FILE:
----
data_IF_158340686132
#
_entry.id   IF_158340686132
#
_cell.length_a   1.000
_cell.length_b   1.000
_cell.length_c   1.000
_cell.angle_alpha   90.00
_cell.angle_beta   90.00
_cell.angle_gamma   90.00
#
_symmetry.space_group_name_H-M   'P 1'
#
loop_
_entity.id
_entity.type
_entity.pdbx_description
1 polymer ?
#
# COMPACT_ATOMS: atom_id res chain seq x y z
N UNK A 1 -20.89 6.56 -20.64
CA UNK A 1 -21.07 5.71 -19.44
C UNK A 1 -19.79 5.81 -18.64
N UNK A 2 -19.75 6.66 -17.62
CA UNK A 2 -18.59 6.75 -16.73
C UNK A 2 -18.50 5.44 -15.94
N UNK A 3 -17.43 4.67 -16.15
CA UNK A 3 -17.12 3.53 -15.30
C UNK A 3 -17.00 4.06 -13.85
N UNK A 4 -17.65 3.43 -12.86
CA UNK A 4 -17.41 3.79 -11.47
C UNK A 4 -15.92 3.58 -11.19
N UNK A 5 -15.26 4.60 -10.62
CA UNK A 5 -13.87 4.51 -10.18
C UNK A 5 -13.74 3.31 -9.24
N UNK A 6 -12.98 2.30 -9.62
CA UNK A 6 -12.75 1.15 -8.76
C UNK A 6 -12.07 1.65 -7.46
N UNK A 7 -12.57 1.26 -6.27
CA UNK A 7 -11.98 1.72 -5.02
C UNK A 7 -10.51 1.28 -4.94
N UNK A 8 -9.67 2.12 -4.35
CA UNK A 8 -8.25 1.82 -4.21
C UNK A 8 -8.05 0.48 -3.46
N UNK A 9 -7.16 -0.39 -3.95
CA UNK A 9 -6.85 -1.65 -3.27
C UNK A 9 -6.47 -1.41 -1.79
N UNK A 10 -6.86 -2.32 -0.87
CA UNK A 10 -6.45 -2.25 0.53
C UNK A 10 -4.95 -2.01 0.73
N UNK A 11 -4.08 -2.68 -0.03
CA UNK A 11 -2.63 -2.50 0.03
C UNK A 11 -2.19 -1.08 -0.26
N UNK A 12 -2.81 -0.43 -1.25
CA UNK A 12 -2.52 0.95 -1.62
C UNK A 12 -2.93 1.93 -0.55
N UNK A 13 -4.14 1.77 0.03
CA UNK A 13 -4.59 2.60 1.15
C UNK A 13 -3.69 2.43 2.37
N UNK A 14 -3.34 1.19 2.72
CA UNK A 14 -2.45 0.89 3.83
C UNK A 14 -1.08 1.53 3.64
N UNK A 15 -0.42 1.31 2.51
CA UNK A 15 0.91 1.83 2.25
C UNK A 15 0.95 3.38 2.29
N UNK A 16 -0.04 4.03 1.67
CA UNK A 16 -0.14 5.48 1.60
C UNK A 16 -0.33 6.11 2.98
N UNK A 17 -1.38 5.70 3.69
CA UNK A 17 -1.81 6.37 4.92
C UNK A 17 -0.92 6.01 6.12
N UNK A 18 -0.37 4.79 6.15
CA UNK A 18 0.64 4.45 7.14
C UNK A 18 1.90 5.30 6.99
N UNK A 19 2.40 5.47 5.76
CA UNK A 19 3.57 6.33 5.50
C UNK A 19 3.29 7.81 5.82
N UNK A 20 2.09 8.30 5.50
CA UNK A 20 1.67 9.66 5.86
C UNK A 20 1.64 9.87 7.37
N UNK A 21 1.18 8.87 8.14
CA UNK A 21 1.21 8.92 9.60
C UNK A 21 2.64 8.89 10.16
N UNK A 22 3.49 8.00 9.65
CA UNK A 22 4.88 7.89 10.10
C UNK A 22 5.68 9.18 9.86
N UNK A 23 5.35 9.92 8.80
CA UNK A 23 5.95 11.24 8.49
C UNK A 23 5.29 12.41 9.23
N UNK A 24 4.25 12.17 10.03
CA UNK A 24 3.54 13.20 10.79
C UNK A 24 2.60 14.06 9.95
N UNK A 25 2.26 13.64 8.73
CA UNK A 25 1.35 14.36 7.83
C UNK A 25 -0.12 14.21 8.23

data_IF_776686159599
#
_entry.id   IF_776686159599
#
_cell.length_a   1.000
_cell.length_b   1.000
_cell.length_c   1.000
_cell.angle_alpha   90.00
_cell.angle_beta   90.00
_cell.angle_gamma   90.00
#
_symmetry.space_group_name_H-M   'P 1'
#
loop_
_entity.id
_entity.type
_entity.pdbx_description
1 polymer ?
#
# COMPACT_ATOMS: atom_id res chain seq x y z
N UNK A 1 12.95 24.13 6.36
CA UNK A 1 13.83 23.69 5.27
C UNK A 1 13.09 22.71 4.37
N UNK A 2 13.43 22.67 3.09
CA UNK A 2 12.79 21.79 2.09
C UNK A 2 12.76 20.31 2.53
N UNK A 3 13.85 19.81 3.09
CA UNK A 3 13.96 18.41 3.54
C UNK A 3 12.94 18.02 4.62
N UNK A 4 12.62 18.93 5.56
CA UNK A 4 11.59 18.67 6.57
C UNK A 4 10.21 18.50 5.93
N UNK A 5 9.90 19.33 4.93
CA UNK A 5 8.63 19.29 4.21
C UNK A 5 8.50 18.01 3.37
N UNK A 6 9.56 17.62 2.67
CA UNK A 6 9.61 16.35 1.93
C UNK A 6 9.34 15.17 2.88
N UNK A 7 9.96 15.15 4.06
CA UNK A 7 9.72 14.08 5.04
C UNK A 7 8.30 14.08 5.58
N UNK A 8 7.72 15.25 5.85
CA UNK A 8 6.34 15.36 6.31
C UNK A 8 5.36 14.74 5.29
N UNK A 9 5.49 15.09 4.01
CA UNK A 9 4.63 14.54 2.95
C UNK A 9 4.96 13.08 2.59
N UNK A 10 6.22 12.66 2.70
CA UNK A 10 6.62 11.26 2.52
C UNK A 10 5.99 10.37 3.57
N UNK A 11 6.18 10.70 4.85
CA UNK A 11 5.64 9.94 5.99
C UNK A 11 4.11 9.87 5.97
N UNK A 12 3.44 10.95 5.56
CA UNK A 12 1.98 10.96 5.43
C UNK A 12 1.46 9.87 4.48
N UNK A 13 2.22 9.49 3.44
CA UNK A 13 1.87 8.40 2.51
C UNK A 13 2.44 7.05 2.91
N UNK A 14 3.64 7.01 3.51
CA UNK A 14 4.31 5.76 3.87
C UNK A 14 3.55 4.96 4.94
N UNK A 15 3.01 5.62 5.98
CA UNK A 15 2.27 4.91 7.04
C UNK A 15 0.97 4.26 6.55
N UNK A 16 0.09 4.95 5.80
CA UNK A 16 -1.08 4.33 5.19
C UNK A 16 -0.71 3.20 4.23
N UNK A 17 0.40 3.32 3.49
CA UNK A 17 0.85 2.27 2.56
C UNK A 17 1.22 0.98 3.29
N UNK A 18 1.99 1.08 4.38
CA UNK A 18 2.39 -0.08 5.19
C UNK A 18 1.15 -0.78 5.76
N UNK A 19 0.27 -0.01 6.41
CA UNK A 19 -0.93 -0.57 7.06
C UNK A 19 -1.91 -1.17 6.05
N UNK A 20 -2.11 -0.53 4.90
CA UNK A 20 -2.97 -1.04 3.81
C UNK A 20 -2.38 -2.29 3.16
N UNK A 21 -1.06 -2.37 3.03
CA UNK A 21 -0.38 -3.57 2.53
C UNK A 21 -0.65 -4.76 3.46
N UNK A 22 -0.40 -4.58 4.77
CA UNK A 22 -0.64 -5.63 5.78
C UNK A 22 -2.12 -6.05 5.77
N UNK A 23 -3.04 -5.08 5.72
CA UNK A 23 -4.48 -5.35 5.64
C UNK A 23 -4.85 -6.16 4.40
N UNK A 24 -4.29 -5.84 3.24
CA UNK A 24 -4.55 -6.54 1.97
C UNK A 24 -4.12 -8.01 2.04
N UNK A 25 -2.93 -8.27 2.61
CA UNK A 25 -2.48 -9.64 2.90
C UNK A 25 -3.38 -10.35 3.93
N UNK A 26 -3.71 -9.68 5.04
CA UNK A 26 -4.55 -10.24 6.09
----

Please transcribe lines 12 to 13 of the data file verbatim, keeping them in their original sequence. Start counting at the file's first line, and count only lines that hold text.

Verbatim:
_symmetry.space_group_name_H-M   'P 1'
#